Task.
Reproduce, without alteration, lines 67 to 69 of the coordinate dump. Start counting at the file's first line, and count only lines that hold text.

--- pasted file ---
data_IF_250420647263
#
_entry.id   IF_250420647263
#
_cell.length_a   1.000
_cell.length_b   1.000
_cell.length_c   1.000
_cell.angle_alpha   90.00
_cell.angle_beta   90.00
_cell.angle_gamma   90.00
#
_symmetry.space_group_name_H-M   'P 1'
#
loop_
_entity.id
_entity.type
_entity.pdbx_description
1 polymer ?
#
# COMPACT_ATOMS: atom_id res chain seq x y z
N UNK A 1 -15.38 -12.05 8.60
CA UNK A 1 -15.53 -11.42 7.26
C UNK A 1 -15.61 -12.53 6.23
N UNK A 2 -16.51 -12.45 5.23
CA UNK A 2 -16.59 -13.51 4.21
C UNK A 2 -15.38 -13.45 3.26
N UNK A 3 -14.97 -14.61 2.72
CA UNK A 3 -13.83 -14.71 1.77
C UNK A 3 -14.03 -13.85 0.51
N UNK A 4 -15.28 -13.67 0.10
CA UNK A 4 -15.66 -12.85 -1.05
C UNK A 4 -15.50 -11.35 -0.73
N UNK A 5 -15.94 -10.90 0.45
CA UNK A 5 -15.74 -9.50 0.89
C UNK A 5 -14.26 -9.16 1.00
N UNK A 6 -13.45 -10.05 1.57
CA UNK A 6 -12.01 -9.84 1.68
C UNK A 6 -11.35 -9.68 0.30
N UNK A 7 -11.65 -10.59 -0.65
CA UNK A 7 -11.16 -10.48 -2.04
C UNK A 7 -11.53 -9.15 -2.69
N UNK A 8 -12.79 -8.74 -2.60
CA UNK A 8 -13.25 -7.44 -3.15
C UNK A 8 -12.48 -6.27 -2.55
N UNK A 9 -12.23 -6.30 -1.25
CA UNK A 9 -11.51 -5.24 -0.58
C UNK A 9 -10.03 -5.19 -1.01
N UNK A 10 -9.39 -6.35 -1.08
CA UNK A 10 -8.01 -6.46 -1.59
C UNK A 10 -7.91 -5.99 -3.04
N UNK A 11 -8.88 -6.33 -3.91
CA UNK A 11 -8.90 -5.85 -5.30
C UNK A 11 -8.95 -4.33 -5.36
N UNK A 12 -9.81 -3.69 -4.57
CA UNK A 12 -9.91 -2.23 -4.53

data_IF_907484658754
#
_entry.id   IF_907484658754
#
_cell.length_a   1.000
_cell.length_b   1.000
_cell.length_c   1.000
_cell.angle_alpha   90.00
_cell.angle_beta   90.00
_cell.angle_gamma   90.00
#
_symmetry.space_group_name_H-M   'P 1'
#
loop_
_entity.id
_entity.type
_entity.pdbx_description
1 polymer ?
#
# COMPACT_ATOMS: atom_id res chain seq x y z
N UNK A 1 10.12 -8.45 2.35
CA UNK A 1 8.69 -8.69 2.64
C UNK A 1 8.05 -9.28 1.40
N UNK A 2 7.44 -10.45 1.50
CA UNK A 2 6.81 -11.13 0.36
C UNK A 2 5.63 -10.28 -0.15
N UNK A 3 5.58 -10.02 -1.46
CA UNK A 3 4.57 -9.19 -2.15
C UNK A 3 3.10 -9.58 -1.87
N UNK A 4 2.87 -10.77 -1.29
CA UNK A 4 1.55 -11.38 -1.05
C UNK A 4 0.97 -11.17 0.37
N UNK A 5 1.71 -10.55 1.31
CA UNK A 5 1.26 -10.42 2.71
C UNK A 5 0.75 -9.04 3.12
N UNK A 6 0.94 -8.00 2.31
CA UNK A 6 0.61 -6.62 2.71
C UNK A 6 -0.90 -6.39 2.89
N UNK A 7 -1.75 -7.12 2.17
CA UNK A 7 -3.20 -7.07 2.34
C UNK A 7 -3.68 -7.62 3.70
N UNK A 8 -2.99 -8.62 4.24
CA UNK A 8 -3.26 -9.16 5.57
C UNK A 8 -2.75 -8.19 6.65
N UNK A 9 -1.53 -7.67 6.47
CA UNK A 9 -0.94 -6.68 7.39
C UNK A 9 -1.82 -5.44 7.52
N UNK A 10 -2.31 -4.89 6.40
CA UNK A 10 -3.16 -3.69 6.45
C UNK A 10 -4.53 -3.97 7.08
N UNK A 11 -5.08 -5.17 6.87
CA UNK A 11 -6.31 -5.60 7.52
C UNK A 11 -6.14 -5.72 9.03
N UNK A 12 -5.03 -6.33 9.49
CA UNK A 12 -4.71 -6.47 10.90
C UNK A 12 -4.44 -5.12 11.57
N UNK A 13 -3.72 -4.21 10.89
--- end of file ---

_symmetry.space_group_name_H-M   'P 1'
#
loop_